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Special-Election Candidates Start Buying TV Time in Mobile | #AL01
Posted at 11:43 a.m. on Sept. 5, 2013
Wells Griffith, a Republican candidate in Alabama’s 1st District special election, went up with his first television ad on Thursday, less than a month before the Sept. 24 primary.
The 30-second “positive” spot will air on broadcast and cable stations throughout the district, and highlights Griffith’s ties to the 1st District, where his family has owned a full-service gas station for generations. The campaign spent $12,500 on the ad, according to a source with knowledge of ad buys in the district.
Griffith, a former staffer at the Republican National Committee, is running in a crowded GOP special-election primary to replace Republican Rep. Jo Bonner, who resigned in August to take a job with the University of Alabama system.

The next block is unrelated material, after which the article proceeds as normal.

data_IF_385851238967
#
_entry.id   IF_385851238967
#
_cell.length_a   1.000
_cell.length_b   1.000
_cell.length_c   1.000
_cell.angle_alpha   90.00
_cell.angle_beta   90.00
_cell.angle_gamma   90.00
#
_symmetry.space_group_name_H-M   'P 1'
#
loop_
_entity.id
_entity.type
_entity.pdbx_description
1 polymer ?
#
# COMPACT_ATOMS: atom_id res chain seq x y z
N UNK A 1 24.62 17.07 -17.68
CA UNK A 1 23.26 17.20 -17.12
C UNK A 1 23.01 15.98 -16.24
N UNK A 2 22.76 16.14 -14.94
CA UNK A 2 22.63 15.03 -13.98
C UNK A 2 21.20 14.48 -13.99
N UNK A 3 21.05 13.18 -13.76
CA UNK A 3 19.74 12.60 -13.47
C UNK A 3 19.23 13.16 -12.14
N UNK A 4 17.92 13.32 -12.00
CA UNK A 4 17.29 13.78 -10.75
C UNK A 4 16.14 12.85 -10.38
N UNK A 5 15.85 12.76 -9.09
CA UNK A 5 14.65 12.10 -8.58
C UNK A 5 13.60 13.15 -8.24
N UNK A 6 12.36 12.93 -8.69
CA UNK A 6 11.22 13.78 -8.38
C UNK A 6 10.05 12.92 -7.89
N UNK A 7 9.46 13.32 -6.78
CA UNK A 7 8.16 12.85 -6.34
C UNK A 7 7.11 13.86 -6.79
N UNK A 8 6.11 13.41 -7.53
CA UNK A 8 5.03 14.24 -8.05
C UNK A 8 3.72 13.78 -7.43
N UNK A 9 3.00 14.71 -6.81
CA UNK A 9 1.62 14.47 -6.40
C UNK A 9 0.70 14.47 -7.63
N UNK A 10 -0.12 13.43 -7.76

Griffith is the third candidate to go up on air.
Former state Sen. Bradley Byrne leads the pack on ad spending in the district. He is followed by Dean Young, a Republican who waged an unsuccessful primary challenge in 2012 to Bonner, who has reserved about $54,000 in cable and broadcast time up to the Sept. 24 primary, according to the source.
State Rep. Chad Fincher, is up on air with a $30,000 ad buy from GOPAC, an organization that seeks to prepare Republicans for office. And Quin Hillyer, who received the endorsement of former Sen. Rick Santorum, R-Pa., has not yet reserved television ad time for the last few weeks of the primary cycle.
Five-figure ad buys go far in this district, which is in the Mobile, Ala., media market.
Election rules in Alabama stipulate that a candidate must receive 50 percent of the vote in the primary to advance to the general. If no candidate reaches that threshold, which is unlikely in such a crowded field, a primary runoff will be held on Nov. 5.
Alabama’s 1st District is rated a Safe Republican contest by Rothenberg Political Report/Roll Call.